Ethics Exchange: Ethical Culture (Part One): the Role of Government

By Ethics Exchange posted Nov 13,2013 10:53

  

Steve Priest: Jeff, for twenty years the message I have sent more than any other—to the point of boring myself and no doubt you—is that “culture wins.” If a Code of Conduct or CEO speech says “Be honest” but the way to win in an organization is to “Be slippery,” slippery wins. Amazingly, in the past few years it seems that company leaders are taking the culture thing more seriously, perhaps because enforcement agencies are addressing it more frequently. At least that is my perception. Do you agree?

Jeff Kaplan: I definitely agree, Steve. For instance, in September the Securities and Exchange Commission charged a corporate executive with a violation of Regulation FD (“Fair Disclosure”) but declined to charge the company (First Solar Inc.) because the company had “cultivated an environment [another word for culture] of compliance…” And not only because enforcement agencies are addressing it more, but I also think business leaders are increasingly seeing culture as a way of projecting E&C into an organization that is not only effective but also efficient – sort of the equivalent of the diplomatic notion of “soft power.”    Does that sound right to you?

Steve: Yes, but you cited the SEC affirming something that I just think is Un-American, and wrong.  The phrase “culture of compliance” makes me break out in hives. No right thinking share-owner in a business, wants a culture of compliance. Compliance is defined as “the act of conforming, acquiescing or yielding.” A second definition is “a tendency to yield readily to others, esp. in a weak and subservient way.” Even if you adopt a meaning that surely the SEC means, which is a “culture of adherence to all rules and regulations,” I think you are headed down the wrong path. Airline employees who are upset with management but can’t/won’t strike bring operations to a grinding halt by “working to the rule.” How good is customer service that is simply compliance with a rule book? How much innovation will companies or research labs or schools have if the main attribute of the culture is “compliance?”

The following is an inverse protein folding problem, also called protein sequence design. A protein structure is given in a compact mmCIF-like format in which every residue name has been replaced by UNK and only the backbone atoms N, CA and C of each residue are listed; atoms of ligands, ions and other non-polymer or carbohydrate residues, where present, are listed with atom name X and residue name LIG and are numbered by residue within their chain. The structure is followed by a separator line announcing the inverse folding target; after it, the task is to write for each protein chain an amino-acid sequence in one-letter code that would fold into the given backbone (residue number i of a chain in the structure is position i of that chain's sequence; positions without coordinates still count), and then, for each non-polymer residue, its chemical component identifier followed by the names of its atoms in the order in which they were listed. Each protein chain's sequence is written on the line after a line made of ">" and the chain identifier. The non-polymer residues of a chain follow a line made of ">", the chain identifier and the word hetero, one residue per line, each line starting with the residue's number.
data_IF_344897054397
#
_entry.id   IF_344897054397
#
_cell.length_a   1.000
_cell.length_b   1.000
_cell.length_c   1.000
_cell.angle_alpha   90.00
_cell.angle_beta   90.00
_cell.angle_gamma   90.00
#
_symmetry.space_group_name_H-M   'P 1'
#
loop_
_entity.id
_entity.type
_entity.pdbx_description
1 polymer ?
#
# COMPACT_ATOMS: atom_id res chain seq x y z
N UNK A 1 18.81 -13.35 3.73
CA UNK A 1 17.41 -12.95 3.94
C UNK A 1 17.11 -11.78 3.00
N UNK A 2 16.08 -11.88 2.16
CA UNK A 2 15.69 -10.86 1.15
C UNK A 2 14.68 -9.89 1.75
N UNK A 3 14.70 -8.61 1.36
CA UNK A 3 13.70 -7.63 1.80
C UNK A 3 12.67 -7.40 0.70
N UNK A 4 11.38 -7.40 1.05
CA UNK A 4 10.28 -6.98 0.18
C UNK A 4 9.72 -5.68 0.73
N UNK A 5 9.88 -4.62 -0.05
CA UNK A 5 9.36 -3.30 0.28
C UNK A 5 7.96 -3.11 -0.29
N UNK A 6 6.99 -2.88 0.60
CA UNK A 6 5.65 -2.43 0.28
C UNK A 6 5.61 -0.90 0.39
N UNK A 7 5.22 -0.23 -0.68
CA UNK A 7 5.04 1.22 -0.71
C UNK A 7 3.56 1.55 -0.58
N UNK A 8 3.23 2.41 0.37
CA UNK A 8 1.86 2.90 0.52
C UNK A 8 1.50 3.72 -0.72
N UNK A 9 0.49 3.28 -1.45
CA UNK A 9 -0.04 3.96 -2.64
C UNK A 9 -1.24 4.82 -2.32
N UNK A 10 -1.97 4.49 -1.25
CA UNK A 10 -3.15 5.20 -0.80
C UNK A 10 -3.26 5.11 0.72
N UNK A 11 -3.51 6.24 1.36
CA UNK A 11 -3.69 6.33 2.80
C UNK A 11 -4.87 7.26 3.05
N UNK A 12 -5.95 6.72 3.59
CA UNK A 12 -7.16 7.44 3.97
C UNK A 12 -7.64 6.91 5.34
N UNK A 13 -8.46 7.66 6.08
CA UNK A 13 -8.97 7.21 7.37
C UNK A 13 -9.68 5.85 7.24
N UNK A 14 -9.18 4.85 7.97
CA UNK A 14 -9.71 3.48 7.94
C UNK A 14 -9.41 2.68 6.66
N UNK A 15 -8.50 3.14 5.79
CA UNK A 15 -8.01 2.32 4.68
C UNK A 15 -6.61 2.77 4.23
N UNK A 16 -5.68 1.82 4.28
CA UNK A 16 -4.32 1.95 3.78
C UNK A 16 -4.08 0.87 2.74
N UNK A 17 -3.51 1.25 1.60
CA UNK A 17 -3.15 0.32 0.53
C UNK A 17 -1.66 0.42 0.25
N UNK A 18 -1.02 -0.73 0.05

Jeff: Hey, you asked me about what the regulators are doing and I responded by describing what is, to my knowledge, the most recent public example of a government body (the SEC) giving credit in an enforcement action for compliance culture. Given the relatively narrow and somewhat technical nature of the charges in that case it makes perfect sense the SEC wouldn’t have a broad discussion of integrity there. But only a few weeks after that enforcement action a top SEC lawyer – in the context of a wide ranging speech that uses “compliance program” and “compliance and ethics program” interchangeably - noted the following with respect to that agency’s expectations of companies:  A strong ethical culture flows from good governance and requires leaders to promote integrity and ethical values in decision-making across the organization. This entails asking not just “can we do this,” but “should we do this?” 

Steve: Yes, they sometimes get it right, but the DoJ has a fairly long history of talking about a culture of compliance. We who care about businesses being sustainably successful need to push back emphasizing what we all want: cultures of integrity or ethics, which include a commitment to compliance.

Jeff: I think we need to separate two issues here.  The first is what types of cultures do we want – and there I agree with you 100%.  The second is what can we expect of the government vis a vis culture and there I think one runs into natural and perhaps even desirable limits.  One limit is practical: the government would not be very good at assessing cultures on a deep level – meaning you’d have false negatives and false positives in many cases.  The second is perhaps more philosophical: the very act of making ethics part of the enforcement calculus turns ethics into compliance.

Steve: OK. So it is kind of good that the government is paying attention to culture because it provides an incentive for organizations to devote attention to culture. But it is kind of bad that an emphasis on a “culture of compliance” could lead organizations down the wrong path. So let’s help: what kind of culture should organizations be aiming toward?

Jeff: Better make that a part two – I have only five minutes left on the parking meter!



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Nov 21,2013 09:47

Excellent debate. Steve, I take your point about the phrase "culture of compliance," in the sense that businesses should want to be thoughtful, innovative and competitively aggressive. I would add that this involves more than adding the ethics piece. Ultimately it seems like part of your point is that compliance (and ethics) are a means to an end -- not an end in themselves. With this in mind, isn't a "culture of adherence to laws and regulations" important so long as it is part of a broader culture of dedication to hard work, organizational success and integrity? Is the concept of a culture characterized by "we always play hard, but we play fair" more palatable? And if so, is it harmful if regulators (as opposed to management), when reviewing a program, choose to focus primarily on the "compliance" element? This may draw us into a broader discussion of the merits of metrics, and now my parking meter is running out...